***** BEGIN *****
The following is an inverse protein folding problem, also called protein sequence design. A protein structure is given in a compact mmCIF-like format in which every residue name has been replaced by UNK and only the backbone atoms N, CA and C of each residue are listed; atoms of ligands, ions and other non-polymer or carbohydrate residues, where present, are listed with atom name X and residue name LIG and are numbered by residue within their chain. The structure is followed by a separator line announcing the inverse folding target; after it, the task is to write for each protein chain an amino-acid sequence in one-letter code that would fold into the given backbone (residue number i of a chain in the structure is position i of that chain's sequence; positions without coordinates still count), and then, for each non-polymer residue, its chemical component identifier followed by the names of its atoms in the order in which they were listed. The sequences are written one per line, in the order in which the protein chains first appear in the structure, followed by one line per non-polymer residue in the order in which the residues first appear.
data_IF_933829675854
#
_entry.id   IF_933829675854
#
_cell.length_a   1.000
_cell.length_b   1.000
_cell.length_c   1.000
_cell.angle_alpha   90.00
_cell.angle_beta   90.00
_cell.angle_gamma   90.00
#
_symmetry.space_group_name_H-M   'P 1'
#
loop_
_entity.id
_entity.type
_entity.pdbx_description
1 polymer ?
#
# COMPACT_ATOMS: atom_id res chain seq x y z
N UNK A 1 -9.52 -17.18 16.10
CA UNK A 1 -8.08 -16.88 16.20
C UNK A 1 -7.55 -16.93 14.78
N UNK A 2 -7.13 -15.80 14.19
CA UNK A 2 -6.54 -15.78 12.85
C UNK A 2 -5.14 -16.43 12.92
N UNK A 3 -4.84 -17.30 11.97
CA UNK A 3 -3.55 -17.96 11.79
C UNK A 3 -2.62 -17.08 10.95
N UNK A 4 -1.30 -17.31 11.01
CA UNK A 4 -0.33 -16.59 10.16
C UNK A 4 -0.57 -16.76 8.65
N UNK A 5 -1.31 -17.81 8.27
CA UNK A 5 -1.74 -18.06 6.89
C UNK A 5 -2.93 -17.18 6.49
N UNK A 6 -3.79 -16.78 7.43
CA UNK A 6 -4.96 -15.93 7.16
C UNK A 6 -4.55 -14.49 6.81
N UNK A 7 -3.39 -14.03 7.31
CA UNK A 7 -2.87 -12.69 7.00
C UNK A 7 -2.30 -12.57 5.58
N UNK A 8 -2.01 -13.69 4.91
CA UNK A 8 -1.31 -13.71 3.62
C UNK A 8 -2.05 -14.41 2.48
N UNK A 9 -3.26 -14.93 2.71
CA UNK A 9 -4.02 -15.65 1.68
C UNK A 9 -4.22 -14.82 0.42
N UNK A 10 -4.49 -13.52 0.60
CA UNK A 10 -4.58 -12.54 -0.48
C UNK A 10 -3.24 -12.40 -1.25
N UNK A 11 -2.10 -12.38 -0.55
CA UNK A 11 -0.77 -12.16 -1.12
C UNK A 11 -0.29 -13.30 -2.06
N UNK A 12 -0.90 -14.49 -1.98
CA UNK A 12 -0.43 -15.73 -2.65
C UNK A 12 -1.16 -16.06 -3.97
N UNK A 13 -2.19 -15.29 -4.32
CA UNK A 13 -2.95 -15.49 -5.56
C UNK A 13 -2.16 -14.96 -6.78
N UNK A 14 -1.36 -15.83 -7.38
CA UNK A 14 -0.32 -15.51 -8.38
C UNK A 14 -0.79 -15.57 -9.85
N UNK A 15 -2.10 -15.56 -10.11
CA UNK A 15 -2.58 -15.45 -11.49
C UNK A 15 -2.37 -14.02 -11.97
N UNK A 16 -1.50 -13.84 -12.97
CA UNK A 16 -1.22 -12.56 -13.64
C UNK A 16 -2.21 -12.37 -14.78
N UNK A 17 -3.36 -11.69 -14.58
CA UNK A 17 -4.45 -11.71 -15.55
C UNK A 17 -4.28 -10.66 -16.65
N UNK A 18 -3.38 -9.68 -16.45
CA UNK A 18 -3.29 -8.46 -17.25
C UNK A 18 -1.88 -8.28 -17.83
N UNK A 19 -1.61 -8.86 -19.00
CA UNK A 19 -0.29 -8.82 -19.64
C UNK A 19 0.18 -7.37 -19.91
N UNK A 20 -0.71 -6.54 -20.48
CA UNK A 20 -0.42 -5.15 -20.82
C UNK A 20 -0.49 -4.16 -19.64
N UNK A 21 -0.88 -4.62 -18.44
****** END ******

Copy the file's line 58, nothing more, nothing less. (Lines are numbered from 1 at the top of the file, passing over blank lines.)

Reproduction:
N UNK A 13 -2.19 -15.29 -4.32